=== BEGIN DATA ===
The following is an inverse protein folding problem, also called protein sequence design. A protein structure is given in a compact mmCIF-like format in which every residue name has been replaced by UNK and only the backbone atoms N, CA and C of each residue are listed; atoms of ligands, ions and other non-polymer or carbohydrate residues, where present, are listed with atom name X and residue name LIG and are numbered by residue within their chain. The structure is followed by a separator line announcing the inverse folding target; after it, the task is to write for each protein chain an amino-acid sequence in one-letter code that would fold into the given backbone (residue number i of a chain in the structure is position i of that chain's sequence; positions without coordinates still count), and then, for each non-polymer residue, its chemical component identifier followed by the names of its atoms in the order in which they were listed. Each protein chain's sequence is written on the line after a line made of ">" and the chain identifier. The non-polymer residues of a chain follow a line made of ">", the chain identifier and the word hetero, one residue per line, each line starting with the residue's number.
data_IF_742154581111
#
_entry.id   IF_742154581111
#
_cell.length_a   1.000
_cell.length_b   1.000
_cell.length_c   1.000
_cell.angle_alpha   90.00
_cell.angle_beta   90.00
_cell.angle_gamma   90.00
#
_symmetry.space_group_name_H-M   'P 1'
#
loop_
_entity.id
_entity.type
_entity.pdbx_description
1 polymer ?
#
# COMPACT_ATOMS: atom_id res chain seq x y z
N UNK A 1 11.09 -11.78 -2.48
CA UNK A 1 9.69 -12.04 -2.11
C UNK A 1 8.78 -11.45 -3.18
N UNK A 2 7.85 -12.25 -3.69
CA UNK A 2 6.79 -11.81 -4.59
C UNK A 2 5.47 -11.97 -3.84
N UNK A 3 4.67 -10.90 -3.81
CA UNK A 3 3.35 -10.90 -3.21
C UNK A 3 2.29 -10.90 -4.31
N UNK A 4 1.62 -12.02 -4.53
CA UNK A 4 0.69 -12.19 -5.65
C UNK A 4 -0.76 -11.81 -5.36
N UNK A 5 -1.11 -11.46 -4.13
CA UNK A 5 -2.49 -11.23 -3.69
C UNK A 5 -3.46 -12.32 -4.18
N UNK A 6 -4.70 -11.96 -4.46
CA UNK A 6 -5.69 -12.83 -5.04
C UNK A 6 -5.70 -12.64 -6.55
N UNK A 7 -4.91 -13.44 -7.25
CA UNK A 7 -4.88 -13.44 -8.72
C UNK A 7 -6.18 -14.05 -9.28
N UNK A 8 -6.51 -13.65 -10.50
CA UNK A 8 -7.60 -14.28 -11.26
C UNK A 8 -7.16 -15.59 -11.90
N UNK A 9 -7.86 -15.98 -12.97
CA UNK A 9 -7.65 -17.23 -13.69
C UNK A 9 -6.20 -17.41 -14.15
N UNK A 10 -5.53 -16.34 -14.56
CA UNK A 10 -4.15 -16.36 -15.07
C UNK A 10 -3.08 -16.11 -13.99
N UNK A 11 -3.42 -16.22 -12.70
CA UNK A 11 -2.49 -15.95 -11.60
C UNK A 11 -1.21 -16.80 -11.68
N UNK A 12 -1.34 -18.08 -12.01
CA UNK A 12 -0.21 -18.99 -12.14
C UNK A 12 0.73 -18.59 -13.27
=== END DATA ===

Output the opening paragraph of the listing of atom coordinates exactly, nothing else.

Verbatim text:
The following is an inverse protein folding problem, also called protein sequence design. A protein structure is given in a compact mmCIF-like format in which every residue name has been replaced by UNK and only the backbone atoms N, CA and C of each residue are listed; atoms of ligands, ions and other non-polymer or carbohydrate residues, where present, are listed with atom name X and residue name LIG and are numbered by residue within their chain. The structure is followed by a separator line announcing the inverse folding target; after it, the task is to write for each protein chain an amino-acid sequence in one-letter code that would fold into the given backbone (residue number i of a chain in the structure is position i of that chain's sequence; positions without coordinates still count), and then, for each non-polymer residue, its chemical component identifier followed by the names of its atoms in the order in which they were listed. Each protein chain's sequence is written on the line after a line made of ">" and the chain identifier. The non-polymer residues of a chain follow a line made of ">", the chain identifier and the word hetero, one residue per line, each line starting with the residue's number.